What Engines Do F1 Cars Use? The Interesting Answer!
If you’ve ever watched Formula-1 (F1) cars race, you’ve probably noticed that most cars look similar, if not identical. As it turns out, they’re pretty similar under the hood, too. All F1 cars use a 4-stroke, 1.6-liter, turbocharged V6 engine, but the manufacturer varies by car. Many people would probably be surprised to find out F1 uses V6 engines considering the massive amounts of horsepower they’re capable of.
F1 cars are capable of about 1,000 horsepower and speeds faster than 220 miles per hour. More impressively, they can go from 0–60 miles per hour in a mere 2.6 seconds. The engine itself only supplies about 850 out of the 1,000 horsepower, with the remainder coming from the Energy Recovery System. This system has evolved over the years, but today it can store mechanical energy and heat to convert into electrical power, providing valuable horsepower.
Are All F1 Cars the Same?
While we just established that F1 cars have the same engine specs, it’s simply not true that all of them are the same. They may have the same specifications, but every F1 team develops their car in a different way. While subtle, these minor differences dramatically affect how each car performs in a race.
They use similar aerodynamics and might all look similar, but F1 teams have some leeway in their chassis specs. Some teams like Red Bull have a markedly shorter wheelbase, which enhances performance in tight, slower-paced races. Others, like Mercedes, take advantage of a longer wheelbase to maximize straight line speed, which is better for more open or drag-style races.
About F1 Cars
F1 cars are instantly recognizable—they’re low-slung, single-seaters with a fancy (and usually sponsored) wing in the back. The wing isn’t just for show, though. The wing serves an important role in improving the car’s aerodynamic properties to optimize performance.
The cars are made of lightweight but extremely strong carbon fiber, which is five times lighter than steel. Along with the powerful engine, this choice in body materials is responsible for F1 cars’ unbelievable top speeds.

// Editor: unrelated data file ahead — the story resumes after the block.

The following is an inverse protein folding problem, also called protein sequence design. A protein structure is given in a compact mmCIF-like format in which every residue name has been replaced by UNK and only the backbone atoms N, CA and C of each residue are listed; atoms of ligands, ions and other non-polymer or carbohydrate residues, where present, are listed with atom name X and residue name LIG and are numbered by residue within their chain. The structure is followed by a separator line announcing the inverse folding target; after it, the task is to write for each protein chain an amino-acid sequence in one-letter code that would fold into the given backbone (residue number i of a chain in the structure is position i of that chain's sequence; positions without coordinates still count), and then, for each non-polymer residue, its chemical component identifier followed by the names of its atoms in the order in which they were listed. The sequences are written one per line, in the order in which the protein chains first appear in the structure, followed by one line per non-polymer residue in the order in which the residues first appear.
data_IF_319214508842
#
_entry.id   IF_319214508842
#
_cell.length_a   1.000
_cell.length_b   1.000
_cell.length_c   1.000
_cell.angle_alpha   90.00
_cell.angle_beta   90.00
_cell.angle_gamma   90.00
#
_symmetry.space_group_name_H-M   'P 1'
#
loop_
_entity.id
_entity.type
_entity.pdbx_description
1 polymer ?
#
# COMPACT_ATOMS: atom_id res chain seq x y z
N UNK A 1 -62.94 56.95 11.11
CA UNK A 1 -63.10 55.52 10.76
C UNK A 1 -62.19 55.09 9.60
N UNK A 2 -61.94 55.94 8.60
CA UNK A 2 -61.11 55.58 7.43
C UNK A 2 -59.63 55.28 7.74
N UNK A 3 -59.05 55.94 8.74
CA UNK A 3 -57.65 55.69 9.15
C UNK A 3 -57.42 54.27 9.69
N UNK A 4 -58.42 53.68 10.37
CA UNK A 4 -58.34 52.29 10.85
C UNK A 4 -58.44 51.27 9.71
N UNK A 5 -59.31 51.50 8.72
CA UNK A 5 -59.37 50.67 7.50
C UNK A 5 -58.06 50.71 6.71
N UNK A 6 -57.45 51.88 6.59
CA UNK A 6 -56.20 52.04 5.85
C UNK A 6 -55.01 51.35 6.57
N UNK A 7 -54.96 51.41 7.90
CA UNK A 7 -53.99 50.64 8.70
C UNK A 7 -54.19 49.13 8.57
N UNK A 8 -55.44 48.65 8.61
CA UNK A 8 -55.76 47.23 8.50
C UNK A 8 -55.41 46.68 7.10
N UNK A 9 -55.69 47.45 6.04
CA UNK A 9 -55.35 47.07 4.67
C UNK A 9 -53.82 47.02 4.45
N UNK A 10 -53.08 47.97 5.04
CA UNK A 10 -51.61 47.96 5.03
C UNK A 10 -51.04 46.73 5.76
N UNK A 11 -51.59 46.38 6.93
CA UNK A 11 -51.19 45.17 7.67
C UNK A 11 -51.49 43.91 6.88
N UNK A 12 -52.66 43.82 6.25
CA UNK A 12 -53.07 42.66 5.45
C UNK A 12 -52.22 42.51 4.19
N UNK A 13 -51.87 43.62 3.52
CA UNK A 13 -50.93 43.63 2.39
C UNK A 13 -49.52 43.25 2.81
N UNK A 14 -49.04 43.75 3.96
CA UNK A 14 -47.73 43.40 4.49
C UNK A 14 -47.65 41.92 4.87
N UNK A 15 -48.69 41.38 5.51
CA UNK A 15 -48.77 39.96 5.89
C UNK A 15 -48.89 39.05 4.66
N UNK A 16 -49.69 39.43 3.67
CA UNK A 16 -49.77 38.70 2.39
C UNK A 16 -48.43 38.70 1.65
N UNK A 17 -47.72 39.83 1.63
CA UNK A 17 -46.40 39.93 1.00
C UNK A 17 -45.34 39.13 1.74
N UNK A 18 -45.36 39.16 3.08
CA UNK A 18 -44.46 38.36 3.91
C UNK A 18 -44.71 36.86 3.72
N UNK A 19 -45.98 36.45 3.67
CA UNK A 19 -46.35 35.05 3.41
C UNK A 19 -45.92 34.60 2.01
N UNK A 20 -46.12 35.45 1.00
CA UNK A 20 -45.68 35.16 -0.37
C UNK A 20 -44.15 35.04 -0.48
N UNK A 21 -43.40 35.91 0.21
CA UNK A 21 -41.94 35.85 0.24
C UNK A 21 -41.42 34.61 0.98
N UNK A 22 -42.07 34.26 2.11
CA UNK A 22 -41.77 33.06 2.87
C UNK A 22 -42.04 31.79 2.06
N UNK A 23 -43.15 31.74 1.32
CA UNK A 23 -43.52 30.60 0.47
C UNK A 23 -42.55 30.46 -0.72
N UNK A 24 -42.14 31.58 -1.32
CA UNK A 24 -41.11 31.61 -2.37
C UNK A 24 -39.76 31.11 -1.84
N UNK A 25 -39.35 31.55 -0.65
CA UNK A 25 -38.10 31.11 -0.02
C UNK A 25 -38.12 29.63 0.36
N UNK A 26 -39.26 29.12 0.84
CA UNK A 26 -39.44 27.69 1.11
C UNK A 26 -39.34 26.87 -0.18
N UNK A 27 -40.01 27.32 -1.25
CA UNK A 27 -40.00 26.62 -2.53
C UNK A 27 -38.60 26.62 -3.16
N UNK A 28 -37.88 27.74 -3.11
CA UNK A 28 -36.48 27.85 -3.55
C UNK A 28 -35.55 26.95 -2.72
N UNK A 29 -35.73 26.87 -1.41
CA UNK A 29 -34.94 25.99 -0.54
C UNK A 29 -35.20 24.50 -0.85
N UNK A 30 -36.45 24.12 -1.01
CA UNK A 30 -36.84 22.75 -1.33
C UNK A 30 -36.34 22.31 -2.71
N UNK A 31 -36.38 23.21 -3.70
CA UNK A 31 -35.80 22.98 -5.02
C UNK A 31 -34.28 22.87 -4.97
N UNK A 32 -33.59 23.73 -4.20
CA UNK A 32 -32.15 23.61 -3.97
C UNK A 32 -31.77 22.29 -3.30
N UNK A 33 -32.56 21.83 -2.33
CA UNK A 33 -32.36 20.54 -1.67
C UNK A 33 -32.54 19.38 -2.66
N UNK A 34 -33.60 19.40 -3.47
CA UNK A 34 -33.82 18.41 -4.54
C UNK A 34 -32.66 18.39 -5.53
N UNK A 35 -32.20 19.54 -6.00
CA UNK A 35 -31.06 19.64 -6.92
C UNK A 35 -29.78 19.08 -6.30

Who Makes the Engines for F1 Cars?
Just four companies produce the engines for F1 cars, each with their own design philosophy, strengths, and weaknesses. These companies are Mercedes, Renault, Honda, and Ferrari. From variances in air cooling tech, engine layout, and weight reduction techniques, each company has its tricks to give them an edge over the competition.
How Have F1 Cars Changed Over the Years?
The first winner of an F1 Grand Prix was an Alfa Romeo 158, which had a front-engined, inline, 8-cylinder engine. This is in stark contrast to modern F1 cars. Today, engines are typically in the rear of the car, and inline, 8-cylinder engines were scrapped in favor of turbocharged V6 engines.
The most important technological advancement that made this possible was the Kinetic Energy Recovery System, which has gone by different names over the years. By sizing down to a V6 and taking advantage of this new hybrid tech, F1 cars from 2009 onward have become way more efficient and powerful than their ancestors.
Formula 1 is the highest level of international racing, and it’s no surprise that their cars are cutting edge. Capable of more than 1,000 horsepower, F1 cars vary slightly by manufacturer and team but share similar specs within rigid guidelines.
Featured Image Credit: urv, Pixabay